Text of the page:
Calls for devolved Network Rail backed
Calls for the Scottish Parliament to be given full responsibility over Network Rail have been backed by a think tank.
Reform Scotland said its research suggested more than half of delays to trains in Scotland were due to Network Rail faults rather than ScotRail.
It said devolving the organisation would allow a "clear line of accountability" when things go wrong.
Network Rail is funded by Transport Scotland but is ultimately accountable to Westminster, not Holyrood.
A spokesman for Network Rail said: "We work closely with the Scottish and UK governments to continually enhance and improve our railways. Any discussions over further devolution of Network Rail in Scotland would be a matter for those governments".
The full devolution of Network Rail - which is responsible for maintaining rail infrastructure - has been a long-standing ambition of the Scottish government.
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Transport Minister Humza Yousaf said last month that the move would help to reverse "the current unacceptable industry performance" in Scotland.
It comes amid ongoing concern over delays and cancellations to ScotRail trains since Dutch firm Abellio took over the contract last year, which has led to Mr Yousaf suggesting that the rail franchise could be taken over by the public sector in the future.
Mr Yousaf is to attend a conference on Tuesday alongside Abellio and Network Rail officials aimed at exploring the future of Scotland's railways.
In its Track to the Future report, Reform Scotland said 54% of trains which were delayed by more than three minutes had been attributed to Network Rail faults.
The report was written by Reform Scotland's research director Alison Payne and Tom Harris, the former Labour MP and UK transport minister.
Mr Harris said: "The current debate over whether or not to nationalise ScotRail misses the point. 54% of delays are the fault of Network Rail. Nationalising ScotRail won't make the trains run on time and it is self-defeating for any politician to imply otherwise.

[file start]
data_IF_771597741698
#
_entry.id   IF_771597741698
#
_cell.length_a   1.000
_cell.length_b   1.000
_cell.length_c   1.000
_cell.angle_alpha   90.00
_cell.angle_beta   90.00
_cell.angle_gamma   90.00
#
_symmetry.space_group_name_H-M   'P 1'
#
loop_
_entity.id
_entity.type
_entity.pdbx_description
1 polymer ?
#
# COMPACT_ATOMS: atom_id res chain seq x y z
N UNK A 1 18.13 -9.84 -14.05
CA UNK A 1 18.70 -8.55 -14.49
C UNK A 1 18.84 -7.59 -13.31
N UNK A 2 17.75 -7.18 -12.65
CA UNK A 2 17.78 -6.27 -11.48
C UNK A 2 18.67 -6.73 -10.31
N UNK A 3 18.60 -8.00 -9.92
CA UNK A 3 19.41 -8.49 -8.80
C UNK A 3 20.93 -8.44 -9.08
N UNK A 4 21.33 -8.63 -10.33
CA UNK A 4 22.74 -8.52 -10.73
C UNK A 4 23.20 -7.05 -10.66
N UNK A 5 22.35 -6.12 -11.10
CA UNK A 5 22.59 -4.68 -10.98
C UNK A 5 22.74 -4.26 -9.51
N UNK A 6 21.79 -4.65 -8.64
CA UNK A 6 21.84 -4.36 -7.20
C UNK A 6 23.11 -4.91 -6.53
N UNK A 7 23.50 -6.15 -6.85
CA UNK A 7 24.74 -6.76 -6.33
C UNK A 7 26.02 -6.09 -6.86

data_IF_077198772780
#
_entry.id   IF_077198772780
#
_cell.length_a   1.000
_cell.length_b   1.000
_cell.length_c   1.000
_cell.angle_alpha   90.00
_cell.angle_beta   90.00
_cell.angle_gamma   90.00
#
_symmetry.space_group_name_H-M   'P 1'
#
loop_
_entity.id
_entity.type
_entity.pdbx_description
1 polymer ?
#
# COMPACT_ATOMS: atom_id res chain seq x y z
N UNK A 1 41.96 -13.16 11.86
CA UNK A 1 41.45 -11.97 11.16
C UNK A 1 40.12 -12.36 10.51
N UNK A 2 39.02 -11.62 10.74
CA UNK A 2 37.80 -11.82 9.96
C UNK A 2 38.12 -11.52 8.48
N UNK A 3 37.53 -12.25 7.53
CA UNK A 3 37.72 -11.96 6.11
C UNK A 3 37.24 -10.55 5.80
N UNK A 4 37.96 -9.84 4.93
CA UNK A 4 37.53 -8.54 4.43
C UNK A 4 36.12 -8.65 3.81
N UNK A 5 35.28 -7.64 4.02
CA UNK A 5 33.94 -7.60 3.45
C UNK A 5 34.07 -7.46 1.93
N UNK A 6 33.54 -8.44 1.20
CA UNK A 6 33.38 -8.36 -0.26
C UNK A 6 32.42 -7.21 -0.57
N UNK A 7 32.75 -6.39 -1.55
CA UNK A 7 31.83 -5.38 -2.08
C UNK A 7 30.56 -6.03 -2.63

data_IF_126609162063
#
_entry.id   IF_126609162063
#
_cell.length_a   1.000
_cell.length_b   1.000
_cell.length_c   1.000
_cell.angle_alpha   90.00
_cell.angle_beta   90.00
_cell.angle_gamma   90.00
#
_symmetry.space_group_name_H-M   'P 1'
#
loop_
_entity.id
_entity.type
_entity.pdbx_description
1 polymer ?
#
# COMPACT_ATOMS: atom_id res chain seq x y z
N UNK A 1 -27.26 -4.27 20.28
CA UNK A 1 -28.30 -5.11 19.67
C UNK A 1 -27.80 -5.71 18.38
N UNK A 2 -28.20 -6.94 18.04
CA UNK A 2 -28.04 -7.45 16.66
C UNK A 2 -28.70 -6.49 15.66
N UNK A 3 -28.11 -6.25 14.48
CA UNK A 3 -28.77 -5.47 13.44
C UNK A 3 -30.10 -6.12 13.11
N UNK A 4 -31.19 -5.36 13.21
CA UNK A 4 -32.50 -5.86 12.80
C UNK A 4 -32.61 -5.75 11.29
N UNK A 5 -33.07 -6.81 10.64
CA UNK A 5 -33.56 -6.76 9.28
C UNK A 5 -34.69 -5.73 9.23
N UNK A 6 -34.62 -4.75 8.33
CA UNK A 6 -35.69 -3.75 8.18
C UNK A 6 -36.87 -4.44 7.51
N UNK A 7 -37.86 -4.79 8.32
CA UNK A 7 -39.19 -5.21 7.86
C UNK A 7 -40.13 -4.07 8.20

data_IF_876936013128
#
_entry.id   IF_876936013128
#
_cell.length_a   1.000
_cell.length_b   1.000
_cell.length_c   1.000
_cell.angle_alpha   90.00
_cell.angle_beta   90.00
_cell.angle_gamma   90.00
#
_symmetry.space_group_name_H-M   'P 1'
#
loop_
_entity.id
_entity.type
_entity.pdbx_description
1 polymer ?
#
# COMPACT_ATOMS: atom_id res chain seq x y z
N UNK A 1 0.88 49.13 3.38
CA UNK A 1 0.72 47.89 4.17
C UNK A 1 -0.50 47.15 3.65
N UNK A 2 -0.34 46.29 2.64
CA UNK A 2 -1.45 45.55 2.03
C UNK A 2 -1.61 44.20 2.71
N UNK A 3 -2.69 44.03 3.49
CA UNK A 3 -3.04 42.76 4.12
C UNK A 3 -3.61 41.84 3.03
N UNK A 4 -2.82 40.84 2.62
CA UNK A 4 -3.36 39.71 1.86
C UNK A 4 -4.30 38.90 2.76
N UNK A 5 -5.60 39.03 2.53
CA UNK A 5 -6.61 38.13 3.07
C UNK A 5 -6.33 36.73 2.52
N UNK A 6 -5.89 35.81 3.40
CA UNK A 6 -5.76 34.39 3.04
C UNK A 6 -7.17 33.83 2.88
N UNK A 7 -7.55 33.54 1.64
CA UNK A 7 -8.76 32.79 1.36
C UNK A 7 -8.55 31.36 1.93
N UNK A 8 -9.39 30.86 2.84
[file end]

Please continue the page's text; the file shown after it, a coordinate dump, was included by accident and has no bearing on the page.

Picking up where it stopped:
"Instead, we need fundamental change to the governance of Network Rail. The Scottish government is responsible for the strategic direction and funding of the Scottish rail network, but this responsibility cannot be properly exercised while Network Rail remains answerable to the UK government.
"Reform Scotland believes that Network Rail in Scotland should be fully accountable to the Scottish government, and that means it must be devolved."
The report, which examines the modernisation of Scottish railways, also found that journey times in Scotland compared unfavourably with those of a similar distance in England.
For example, Edinburgh to Aberdeen and London to Birmingham are roughly the same distance, but the former takes well over two hours and the latter less than 90 minutes.
Birmingham and Manchester are 25% further apart than Glasgow and Dundee, but the train takes 15 minutes less to arrive.
While it welcomed recent investment in the railways, the report said upgrading lines while trying to use them could cause additional problems and added that investments such as the Borders Railway had been "short-sighted".
The new line from Edinburgh to Tweedbank is not electrified and is single-track.
The report said the Scottish government should future-proof all new rail investment by ensuring that it is double-track and electrified where possible.
And it called for the creation of a "bold and ambitious" Scottish Rail Infrastructure Commission to look into faster rail links for the future, including from the central belt to both the north and the south, and looking at strategic inter- and intra-city rail links within Scotland.
The report found that, under current proposals, over the next 30 years people will be able to travel by train from the central belt to London faster than from the central belt to Inverness, despite the former being around 400 miles while the latter is only 160 miles.
Mr Harris added: "Ongoing improvements are vital and the Scottish government should be congratulated for investing in this area, but we need to think about the bigger picture and create a bold strategy for the future.
"Our rail infrastructure is deficient. We should not tolerate a situation where a resident of Glasgow can get to London faster than she can get to Inverness, because Scotland's cities are too poorly connected."